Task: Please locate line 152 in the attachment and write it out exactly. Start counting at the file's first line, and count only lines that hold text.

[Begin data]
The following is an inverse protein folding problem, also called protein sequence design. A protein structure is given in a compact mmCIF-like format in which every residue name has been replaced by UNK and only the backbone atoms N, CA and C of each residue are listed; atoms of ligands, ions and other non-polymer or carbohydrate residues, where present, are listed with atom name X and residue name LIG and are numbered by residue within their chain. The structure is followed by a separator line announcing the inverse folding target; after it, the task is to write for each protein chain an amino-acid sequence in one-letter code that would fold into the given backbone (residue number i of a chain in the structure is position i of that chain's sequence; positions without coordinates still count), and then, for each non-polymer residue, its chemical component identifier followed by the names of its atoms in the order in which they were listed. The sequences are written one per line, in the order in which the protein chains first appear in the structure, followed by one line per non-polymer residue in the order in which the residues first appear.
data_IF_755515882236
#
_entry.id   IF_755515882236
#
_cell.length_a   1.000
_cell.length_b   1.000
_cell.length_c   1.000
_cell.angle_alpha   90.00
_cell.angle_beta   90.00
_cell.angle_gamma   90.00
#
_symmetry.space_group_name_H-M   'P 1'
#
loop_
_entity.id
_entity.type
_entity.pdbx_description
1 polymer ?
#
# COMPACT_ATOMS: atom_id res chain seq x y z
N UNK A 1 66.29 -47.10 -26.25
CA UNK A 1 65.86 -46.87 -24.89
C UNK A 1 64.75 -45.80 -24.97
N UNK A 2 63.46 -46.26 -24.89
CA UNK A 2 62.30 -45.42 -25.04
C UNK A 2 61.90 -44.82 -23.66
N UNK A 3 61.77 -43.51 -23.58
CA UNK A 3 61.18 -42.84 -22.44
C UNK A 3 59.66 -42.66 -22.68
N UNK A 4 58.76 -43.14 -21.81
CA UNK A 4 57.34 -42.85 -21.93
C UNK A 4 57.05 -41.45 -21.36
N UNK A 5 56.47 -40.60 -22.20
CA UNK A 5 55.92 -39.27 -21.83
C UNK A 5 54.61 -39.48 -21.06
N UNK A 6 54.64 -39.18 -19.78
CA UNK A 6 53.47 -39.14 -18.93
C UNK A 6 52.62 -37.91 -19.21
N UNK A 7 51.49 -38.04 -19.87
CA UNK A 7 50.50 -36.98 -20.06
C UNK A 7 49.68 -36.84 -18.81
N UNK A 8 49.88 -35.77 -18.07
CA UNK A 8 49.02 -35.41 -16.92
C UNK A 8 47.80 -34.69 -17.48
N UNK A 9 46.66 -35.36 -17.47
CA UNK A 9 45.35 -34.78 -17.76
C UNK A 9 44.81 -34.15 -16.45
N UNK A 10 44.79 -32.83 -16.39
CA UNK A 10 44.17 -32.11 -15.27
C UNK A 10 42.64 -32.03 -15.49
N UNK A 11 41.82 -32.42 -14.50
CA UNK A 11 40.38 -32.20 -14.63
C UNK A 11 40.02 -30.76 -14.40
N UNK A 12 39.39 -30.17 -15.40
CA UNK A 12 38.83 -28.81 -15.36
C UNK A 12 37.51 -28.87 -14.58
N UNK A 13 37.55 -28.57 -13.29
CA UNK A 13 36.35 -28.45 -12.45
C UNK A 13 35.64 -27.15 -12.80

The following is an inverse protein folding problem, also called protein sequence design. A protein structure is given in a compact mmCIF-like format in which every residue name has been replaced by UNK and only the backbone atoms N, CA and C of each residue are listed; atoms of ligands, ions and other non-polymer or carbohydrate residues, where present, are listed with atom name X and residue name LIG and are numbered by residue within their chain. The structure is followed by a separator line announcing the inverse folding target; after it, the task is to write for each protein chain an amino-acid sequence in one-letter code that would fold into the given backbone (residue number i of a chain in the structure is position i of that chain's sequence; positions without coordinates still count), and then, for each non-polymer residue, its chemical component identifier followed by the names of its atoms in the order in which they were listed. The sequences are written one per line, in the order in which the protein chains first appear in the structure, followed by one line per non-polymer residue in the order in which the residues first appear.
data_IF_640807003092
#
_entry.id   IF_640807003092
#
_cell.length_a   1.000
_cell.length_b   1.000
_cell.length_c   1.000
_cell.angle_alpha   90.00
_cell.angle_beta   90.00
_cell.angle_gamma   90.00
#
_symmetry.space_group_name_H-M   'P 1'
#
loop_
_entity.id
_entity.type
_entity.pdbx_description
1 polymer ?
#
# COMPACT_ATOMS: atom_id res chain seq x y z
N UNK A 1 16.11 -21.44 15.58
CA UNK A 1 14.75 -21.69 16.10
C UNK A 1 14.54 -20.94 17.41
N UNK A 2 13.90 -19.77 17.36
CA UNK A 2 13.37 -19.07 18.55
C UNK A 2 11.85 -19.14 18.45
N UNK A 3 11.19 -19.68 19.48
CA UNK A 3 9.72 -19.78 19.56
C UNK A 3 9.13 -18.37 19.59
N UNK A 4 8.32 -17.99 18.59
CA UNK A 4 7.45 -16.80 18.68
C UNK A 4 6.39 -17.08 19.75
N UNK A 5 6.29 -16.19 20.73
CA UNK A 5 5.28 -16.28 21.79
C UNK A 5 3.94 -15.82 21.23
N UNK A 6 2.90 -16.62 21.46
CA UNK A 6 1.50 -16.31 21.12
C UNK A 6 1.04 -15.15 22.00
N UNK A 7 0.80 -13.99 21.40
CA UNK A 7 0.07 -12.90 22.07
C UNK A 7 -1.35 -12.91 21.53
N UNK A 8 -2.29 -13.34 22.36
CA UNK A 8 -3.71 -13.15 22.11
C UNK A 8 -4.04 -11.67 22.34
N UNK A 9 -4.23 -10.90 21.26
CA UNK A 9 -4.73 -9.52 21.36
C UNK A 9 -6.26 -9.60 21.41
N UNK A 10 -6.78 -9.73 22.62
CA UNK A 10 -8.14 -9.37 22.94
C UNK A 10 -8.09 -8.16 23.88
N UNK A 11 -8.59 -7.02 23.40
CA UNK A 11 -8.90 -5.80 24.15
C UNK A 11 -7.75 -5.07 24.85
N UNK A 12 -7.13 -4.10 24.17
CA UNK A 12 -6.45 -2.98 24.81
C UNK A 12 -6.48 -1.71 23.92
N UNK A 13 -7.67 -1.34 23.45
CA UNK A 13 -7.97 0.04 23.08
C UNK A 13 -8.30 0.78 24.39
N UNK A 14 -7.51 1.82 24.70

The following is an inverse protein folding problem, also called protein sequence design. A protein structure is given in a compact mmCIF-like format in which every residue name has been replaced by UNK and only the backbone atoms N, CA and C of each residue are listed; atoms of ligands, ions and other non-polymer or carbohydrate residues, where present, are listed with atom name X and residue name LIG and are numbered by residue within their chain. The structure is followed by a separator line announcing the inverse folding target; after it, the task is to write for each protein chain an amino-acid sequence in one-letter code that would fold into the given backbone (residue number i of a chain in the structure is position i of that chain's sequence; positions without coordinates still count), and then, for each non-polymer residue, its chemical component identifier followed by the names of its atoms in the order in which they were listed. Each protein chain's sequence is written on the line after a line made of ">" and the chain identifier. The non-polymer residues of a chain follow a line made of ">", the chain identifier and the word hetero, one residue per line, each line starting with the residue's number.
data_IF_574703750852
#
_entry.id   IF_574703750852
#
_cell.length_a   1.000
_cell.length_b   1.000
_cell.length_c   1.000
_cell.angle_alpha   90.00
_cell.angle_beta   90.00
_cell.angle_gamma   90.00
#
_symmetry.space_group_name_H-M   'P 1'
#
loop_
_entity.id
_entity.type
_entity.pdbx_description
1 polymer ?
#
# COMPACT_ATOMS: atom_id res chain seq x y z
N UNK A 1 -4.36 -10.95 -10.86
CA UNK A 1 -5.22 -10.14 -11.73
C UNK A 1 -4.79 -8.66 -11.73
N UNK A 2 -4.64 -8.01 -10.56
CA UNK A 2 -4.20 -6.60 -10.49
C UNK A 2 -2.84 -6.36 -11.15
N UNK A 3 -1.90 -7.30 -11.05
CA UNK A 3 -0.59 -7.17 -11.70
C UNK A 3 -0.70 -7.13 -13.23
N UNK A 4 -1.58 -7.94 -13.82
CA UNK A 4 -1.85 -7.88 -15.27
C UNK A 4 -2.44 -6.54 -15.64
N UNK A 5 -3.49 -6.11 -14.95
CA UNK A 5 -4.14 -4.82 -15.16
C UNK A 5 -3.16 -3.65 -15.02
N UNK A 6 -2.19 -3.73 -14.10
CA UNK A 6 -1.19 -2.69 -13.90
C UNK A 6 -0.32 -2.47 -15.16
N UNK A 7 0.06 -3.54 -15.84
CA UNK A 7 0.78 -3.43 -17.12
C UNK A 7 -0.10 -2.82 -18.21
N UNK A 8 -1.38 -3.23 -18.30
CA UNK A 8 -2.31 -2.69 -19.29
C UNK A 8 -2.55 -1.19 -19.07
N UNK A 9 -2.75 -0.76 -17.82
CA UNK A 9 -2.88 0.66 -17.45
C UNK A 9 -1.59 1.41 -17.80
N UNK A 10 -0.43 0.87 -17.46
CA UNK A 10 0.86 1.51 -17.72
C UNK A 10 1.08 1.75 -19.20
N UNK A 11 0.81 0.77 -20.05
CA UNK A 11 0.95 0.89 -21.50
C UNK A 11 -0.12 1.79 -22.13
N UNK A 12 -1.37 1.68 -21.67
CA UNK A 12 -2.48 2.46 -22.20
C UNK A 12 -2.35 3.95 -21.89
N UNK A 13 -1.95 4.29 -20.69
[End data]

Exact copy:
N UNK A 4 -1.58 -7.94 -13.82